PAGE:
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Airplane part manufacturing gets compact with carbon nanotube

19-Dec-2023 5:22 pm

Airplane part manufacturing gets compact with carbon nanotube

Aerospace-grade composites can now be produced with carbon nanotube film, eliminating the need for huge ovens or autoclaves.

A modern airplane’s fuselage is made from multiple sheets of different composite materials, like the many layers in a phyllo-dough pastry. Once these layers are stacked and moulded into the shape of a fuselage, the structures are wheeled into warehouse-sized ovens and autoclaves, where the layers fuse together to form a resilient, aerodynamic shell. Now, MIT engineers have developed a method to produce aerospace-grade composites without the enormous ovens and pressure vessels. The technique may help to speed up the manufacturing of airplanes and other large, high-performance composite structures, such as blades for wind turbines.

Out of the oven, into a blanket
In 2015, Lee led the team, along with another member of Wardle’s lab, in creating a method to make aerospace-grade composites without requiring an oven to fuse the materials together. Instead of placing layers of material inside an oven to cure, the researchers essentially wrapped them in an ultrathin film of carbon nanotubes (CNTs). When they applied an electric current to the film, the CNTs, like a nanoscale electric blanket, quickly generated heat, causing the materials within to cure and fuse together. With this out-of-oven or OoO technique, the team was able to produce composites as strong as the materials made in conventional airplane manufacturing ovens, using only 1 percent of the energy.

The researchers next looked for ways to make high-performance composites without the use of large, high-pressure autoclaves. “There’s microscopic surface roughness on each ply of a material, and when you put two plies together, air gets trapped between the rough areas, which is the primary source of voids and weakness in a composite,” Wardle says. “An autoclave can push those voids to the edges and get rid of them.”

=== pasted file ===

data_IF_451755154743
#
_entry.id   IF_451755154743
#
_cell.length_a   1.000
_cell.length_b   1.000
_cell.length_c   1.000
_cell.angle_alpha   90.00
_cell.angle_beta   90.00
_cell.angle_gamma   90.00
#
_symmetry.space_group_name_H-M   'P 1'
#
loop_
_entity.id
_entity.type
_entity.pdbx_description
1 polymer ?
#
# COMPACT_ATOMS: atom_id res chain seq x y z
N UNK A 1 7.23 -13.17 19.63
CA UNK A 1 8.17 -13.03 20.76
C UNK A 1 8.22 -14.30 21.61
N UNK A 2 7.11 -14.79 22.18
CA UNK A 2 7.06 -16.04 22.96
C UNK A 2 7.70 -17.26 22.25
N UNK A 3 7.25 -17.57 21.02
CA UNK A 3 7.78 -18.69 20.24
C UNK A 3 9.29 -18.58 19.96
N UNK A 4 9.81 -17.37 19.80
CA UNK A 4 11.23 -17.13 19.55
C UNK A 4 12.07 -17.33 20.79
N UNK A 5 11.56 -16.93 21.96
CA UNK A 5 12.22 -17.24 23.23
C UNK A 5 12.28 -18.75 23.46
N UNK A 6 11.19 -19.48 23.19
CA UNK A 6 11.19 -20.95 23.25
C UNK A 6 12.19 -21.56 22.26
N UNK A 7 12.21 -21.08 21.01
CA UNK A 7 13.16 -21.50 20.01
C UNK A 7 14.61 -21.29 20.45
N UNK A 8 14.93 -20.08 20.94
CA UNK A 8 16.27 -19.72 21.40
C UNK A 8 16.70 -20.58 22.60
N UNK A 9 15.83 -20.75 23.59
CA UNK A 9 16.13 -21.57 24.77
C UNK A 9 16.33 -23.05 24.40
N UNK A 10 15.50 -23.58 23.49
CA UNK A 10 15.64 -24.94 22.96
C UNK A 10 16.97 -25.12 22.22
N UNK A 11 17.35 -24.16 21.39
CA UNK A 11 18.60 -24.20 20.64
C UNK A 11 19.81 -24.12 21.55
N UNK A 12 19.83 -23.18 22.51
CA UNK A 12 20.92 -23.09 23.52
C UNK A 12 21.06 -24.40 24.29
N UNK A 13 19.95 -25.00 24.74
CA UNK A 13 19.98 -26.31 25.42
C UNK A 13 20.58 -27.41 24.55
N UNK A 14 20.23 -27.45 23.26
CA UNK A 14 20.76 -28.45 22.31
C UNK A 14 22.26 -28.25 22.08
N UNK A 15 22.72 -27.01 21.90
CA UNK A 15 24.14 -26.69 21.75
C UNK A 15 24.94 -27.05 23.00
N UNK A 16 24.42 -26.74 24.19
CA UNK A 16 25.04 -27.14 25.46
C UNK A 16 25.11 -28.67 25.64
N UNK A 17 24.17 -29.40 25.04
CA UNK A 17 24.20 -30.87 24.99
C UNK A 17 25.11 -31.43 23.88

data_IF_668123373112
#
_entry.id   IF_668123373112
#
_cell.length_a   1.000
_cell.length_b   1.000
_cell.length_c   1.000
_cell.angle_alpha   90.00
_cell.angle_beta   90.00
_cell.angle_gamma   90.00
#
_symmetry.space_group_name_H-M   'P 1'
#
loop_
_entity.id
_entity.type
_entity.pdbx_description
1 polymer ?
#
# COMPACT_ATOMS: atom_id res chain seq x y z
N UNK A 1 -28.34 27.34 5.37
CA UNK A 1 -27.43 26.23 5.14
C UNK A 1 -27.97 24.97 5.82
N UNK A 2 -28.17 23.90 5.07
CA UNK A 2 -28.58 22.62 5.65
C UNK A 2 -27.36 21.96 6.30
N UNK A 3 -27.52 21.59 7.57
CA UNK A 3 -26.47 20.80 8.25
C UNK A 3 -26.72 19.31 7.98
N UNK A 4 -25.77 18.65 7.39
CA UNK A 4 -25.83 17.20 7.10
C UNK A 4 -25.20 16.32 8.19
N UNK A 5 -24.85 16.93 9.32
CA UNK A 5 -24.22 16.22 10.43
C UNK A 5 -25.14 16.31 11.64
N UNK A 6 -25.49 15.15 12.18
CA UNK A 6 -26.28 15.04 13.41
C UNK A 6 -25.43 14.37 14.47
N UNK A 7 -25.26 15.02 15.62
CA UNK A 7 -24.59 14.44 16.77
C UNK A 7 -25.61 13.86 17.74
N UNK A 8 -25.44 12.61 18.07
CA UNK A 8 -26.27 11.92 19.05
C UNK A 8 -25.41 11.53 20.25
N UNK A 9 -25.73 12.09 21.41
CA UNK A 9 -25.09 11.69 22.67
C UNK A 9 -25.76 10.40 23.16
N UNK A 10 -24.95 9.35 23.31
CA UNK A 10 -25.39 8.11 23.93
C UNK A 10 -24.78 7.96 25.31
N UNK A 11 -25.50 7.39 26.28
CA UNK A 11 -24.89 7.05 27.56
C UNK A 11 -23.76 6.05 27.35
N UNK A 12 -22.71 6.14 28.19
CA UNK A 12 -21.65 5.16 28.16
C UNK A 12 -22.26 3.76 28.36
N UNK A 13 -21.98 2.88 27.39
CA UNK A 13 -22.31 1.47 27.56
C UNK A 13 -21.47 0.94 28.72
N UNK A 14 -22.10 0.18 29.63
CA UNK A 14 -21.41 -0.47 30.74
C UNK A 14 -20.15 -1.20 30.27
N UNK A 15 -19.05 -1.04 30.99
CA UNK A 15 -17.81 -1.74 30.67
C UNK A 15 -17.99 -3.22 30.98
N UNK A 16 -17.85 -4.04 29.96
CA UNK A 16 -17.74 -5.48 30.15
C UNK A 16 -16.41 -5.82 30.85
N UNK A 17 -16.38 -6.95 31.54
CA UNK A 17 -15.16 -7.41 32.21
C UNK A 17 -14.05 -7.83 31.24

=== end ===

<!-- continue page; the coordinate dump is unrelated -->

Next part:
Straw pressure
Part of Wardle’s work focuses on developing nanoporous networks — ultrathin films made from aligned, microscopic material such as carbon nanotubes, that can be engineered with exceptional properties, including colour, strength, and electrical capacity. The researchers wondered whether these nanoporous films could be used in place of giant autoclaves to squeeze out voids between two material layers, as unlikely as that may seem.

A thin film of carbon nanotubes is somewhat like a dense forest of trees, and the spaces between the trees can function like thin nanoscale tubes, or capillaries. A capillary such as a straw can generate pressure based on its geometry and its surface energy, or the material’s ability to attract liquids or other materials. The researchers proposed that if a thin film of carbon nanotubes were sandwiched between two materials, then, as the materials were heated and softened, the capillaries between the carbon nanotubes should have a surface energy and geometry such that they would draw the materials in toward each other, rather than leaving a void between them. Lee calculated that the capillary pressure should be larger than the pressure applied by the autoclaves.

The researchers tested their idea in the lab by growing films of vertically aligned carbon nanotubes using a technique they previously developed, and then laying the films between layers of materials that are typically used in the autoclave-based manufacturing of primary aircraft structures. They wrapped the layers in a second film of carbon nanotubes, which they applied an electric current to heat it up. They observed that as the materials heated and softened in response, they were pulled into the capillaries of the intermediate CNT film.

The resulting composite lacked voids, similar to aerospace-grade composites that are produced in an autoclave. The researchers subjected the composites to strength tests. “In these tests, we found that our out-of-autoclave composite was just as strong as the gold-standard autoclave process composite used for primary aerospace structures,” Wardle says. The team will next look for ways to scale up the pressure-generating CNT film.

For more detail, contact:
Jennifer Chu,MIT News Office
http://news.mit.edu/

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